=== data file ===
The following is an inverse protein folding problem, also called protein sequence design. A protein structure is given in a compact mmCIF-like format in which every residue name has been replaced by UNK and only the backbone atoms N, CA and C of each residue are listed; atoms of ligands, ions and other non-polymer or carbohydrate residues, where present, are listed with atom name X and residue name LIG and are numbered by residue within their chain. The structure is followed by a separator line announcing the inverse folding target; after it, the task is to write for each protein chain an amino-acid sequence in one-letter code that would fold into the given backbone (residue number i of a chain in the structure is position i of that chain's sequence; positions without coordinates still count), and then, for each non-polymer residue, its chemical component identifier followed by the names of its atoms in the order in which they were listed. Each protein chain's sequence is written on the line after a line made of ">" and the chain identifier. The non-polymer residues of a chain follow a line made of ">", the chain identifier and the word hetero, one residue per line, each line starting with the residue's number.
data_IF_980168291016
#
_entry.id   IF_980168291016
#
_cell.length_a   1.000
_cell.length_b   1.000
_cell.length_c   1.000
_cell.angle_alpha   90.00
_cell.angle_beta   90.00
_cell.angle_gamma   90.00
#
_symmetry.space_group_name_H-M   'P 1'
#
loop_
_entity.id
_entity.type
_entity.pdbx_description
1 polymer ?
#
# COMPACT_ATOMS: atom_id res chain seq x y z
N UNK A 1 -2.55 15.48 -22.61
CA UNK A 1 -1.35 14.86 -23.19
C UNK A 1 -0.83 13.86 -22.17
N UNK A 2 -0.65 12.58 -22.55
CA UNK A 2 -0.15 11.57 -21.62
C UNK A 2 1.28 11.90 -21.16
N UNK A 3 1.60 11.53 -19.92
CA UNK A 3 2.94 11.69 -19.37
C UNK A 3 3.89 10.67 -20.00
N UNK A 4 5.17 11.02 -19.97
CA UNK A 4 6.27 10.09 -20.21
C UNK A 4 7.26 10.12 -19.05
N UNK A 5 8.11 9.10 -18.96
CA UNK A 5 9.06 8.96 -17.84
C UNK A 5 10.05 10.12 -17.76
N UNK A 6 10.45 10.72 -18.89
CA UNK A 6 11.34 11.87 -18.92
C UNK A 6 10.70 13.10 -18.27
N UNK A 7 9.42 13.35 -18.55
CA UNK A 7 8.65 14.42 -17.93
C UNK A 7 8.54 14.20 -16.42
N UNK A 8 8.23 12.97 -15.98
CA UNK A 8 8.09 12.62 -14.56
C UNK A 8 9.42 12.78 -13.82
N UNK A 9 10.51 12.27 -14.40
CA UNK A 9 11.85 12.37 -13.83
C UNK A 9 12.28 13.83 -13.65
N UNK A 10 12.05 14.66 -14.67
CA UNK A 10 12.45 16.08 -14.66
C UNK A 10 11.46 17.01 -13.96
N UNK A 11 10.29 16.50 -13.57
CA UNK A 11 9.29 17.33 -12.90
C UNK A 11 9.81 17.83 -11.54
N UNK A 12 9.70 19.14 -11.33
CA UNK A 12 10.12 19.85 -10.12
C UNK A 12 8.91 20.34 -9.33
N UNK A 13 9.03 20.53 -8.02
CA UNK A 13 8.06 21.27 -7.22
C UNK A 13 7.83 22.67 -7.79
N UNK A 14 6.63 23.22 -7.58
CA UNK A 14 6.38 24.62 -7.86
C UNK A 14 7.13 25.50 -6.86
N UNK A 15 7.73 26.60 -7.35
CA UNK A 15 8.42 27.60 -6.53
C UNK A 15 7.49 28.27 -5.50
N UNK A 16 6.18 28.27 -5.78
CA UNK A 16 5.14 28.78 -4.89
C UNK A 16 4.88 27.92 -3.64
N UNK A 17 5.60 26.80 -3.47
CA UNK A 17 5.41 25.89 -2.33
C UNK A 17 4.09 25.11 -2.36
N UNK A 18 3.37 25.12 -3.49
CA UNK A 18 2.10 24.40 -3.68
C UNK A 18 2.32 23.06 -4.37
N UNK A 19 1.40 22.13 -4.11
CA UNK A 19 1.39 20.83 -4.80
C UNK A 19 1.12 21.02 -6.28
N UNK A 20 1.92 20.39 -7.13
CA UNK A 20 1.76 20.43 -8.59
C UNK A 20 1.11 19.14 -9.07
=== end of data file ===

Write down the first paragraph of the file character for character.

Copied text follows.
The following is an inverse protein folding problem, also called protein sequence design. A protein structure is given in a compact mmCIF-like format in which every residue name has been replaced by UNK and only the backbone atoms N, CA and C of each residue are listed; atoms of ligands, ions and other non-polymer or carbohydrate residues, where present, are listed with atom name X and residue name LIG and are numbered by residue within their chain. The structure is followed by a separator line announcing the inverse folding target; after it, the task is to write for each protein chain an amino-acid sequence in one-letter code that would fold into the given backbone (residue number i of a chain in the structure is position i of that chain's sequence; positions without coordinates still count), and then, for each non-polymer residue, its chemical component identifier followed by the names of its atoms in the order in which they were listed. Each protein chain's sequence is written on the line after a line made of ">" and the chain identifier. The non-polymer residues of a chain follow a line made of ">", the chain identifier and the word hetero, one residue per line, each line starting with the residue's number.